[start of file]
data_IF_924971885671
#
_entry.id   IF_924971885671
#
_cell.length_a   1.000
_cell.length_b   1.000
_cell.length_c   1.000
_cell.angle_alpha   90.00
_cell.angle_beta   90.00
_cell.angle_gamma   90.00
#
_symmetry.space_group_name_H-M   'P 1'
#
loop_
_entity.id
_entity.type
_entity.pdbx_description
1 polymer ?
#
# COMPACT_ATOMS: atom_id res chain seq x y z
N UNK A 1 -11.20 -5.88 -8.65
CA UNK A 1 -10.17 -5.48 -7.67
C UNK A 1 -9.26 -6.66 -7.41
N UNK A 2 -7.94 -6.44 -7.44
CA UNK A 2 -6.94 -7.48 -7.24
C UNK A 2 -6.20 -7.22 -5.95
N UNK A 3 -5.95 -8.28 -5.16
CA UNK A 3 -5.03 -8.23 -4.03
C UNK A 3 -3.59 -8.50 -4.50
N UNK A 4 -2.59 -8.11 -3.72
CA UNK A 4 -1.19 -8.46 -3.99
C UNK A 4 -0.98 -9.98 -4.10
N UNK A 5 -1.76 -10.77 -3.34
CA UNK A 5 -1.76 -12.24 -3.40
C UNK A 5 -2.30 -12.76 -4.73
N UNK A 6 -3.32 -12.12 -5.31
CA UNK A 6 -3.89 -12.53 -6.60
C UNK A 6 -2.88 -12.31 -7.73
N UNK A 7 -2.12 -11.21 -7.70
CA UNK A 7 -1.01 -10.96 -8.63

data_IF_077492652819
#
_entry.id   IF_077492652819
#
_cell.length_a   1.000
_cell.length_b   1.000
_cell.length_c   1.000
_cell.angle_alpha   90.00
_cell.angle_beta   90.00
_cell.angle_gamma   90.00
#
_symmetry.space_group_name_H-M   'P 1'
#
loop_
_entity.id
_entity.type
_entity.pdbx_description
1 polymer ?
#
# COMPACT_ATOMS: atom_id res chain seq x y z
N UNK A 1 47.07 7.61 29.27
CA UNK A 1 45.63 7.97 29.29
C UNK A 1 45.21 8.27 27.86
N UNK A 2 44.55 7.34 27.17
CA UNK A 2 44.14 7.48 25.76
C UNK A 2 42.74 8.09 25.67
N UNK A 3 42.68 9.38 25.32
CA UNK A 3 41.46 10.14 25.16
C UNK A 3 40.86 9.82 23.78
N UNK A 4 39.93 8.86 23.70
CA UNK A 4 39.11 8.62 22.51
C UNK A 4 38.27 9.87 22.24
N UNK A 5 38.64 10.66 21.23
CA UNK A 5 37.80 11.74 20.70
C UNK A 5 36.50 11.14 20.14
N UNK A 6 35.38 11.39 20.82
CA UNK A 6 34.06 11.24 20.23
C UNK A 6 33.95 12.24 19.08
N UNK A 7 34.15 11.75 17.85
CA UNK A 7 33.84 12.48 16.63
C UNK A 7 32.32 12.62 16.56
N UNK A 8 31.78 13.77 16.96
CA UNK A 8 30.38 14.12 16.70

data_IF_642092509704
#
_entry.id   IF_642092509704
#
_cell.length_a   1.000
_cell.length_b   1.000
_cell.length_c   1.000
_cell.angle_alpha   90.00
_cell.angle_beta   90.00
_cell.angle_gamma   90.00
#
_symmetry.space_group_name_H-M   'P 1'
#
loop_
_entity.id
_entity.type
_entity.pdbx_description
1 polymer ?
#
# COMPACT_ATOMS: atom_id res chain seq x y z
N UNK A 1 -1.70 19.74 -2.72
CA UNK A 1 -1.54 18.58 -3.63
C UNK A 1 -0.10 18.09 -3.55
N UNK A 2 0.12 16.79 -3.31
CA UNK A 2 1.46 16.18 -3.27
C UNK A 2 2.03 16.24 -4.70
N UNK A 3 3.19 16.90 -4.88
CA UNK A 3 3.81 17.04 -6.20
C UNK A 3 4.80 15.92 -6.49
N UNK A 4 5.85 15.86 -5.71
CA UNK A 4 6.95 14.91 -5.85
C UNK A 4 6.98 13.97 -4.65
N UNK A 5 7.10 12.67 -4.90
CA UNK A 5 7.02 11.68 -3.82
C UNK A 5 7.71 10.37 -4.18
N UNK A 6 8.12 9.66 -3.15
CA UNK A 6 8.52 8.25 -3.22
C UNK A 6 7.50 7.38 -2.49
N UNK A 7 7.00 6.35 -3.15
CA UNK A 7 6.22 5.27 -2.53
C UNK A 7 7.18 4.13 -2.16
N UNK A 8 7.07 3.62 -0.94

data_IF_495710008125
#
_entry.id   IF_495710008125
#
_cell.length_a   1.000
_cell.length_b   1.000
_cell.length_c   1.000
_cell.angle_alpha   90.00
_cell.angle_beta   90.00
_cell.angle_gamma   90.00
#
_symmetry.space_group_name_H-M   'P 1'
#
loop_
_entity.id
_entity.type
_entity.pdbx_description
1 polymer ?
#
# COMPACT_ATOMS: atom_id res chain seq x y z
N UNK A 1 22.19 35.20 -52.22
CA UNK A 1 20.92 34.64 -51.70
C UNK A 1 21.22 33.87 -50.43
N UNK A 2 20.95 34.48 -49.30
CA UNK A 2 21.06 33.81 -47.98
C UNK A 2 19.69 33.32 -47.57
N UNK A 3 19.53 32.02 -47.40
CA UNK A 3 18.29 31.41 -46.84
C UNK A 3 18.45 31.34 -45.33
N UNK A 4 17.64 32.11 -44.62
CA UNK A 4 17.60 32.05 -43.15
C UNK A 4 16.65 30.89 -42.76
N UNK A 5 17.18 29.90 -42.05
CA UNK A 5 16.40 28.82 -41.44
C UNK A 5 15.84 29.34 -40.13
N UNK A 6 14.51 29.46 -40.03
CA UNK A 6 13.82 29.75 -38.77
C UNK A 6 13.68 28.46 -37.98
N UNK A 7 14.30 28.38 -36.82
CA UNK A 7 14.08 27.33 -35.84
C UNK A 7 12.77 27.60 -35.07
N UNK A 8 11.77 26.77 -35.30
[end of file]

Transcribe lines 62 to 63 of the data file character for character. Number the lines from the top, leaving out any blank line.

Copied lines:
CA UNK A 1 45.63 7.97 29.29
C UNK A 1 45.21 8.27 27.86